The National Association of Realtors' Pending Home Sales Index continued its upward swing in August with an increase of 6.4% to 103.8, 12.4% ahead of the same month last year.
The PHSI, a forward looking indicator based on signed sales contracts, in August was at its highly level since March 2007's 104.5. The baseline index of 100 was set based on average contract activity for 2001.
The NAR's chief economist, Lawrence Yun, said the magnitude of the increase was likely due to the first-time home buyer tax credit. not all contracts are turning into closed sales within an expected timeframe. "No doubt many first-time buyers are rushing to beat the deadline for the $8,000 tax credit, which expires at the end of next month," he said in a statement.
Yun cautioned, however, that "the rise in pending home sales shows buyers are returning to the market and signing contracts, but deals are not necessarily closing because of long delays related to short sales, and issues regarding complex new appraisal rules."
The PHSI in the Northeast was up 8.2% to 85.3, 12.0% ahead of August 2008.The Midwest rose 3.1% to 90.8, 7.6% above a year ago. The South increased 0.8% to 104.6, 8.2% above August 2008. The West was up 16% to 130.5, 22.3% ahead of the same month last year.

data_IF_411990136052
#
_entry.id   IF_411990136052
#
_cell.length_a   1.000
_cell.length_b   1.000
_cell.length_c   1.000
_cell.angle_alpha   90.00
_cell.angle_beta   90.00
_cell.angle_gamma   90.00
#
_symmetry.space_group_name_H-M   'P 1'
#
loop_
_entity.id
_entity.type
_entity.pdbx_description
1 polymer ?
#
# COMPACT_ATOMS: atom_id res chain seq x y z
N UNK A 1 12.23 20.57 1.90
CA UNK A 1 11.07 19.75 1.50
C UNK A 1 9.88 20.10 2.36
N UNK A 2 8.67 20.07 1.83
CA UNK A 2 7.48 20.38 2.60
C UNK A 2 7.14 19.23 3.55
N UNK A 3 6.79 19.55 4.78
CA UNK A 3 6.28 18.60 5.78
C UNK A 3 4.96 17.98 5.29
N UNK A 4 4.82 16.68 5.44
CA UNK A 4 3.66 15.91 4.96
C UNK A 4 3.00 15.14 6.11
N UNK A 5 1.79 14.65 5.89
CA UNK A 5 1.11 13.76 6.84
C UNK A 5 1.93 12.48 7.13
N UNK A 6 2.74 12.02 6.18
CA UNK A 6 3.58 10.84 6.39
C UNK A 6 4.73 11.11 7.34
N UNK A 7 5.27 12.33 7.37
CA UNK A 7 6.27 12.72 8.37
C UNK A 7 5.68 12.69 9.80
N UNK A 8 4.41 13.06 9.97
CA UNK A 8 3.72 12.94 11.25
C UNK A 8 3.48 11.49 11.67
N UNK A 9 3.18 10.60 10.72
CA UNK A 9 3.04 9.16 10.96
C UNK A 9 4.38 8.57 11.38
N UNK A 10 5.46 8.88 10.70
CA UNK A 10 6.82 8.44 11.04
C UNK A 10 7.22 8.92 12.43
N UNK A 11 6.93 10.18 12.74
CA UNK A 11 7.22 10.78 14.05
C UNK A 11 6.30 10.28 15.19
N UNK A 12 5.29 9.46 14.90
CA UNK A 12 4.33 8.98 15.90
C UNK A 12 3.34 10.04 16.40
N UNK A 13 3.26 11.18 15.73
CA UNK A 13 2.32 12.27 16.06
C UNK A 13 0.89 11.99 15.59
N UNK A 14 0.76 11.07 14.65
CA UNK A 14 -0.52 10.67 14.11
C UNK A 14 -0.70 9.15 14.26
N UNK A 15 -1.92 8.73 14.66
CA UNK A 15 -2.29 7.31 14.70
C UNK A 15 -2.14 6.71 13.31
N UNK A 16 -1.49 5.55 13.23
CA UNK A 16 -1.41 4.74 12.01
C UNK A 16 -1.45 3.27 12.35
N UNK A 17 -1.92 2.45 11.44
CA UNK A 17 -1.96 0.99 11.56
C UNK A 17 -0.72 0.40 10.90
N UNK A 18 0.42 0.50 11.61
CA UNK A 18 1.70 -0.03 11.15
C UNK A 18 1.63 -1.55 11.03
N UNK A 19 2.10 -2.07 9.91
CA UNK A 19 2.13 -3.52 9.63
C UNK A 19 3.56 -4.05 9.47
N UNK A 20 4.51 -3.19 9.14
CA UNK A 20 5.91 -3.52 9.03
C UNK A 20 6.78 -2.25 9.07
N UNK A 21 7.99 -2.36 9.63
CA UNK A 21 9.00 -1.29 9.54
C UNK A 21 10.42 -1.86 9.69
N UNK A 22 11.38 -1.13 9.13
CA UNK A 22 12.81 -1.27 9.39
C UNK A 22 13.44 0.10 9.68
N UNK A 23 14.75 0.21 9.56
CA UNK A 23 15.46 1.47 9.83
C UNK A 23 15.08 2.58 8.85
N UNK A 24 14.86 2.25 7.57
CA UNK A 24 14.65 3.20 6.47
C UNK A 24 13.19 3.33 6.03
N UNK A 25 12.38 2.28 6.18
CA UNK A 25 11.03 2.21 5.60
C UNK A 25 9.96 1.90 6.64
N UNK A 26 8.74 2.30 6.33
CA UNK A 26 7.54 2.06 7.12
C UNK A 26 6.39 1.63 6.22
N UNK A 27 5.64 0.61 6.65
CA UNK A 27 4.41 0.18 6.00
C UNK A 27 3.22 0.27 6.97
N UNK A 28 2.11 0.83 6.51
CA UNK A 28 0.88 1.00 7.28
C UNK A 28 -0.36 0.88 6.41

Whether the contracts turn into actual sales is subject to some question."There is likely to be some double counting over a span of several months because some buyers whose contracts were cancelled have found another home and signed a new contract to buy," Yun explained. "Perhaps the real question is how many transactions are being delayed in the pipeline, and how many are being cancelled? Without historic precedents, it's challenging to assess."
Yun again called on Congress to extend and expand the home-buyer tax credt."All we can say for certain is sales will decline when the tax credit expires because we are not yet on a self-sustaining recovery pat," he said, adding that allowing the current credit to expire "raises a risk of a double-dip recession."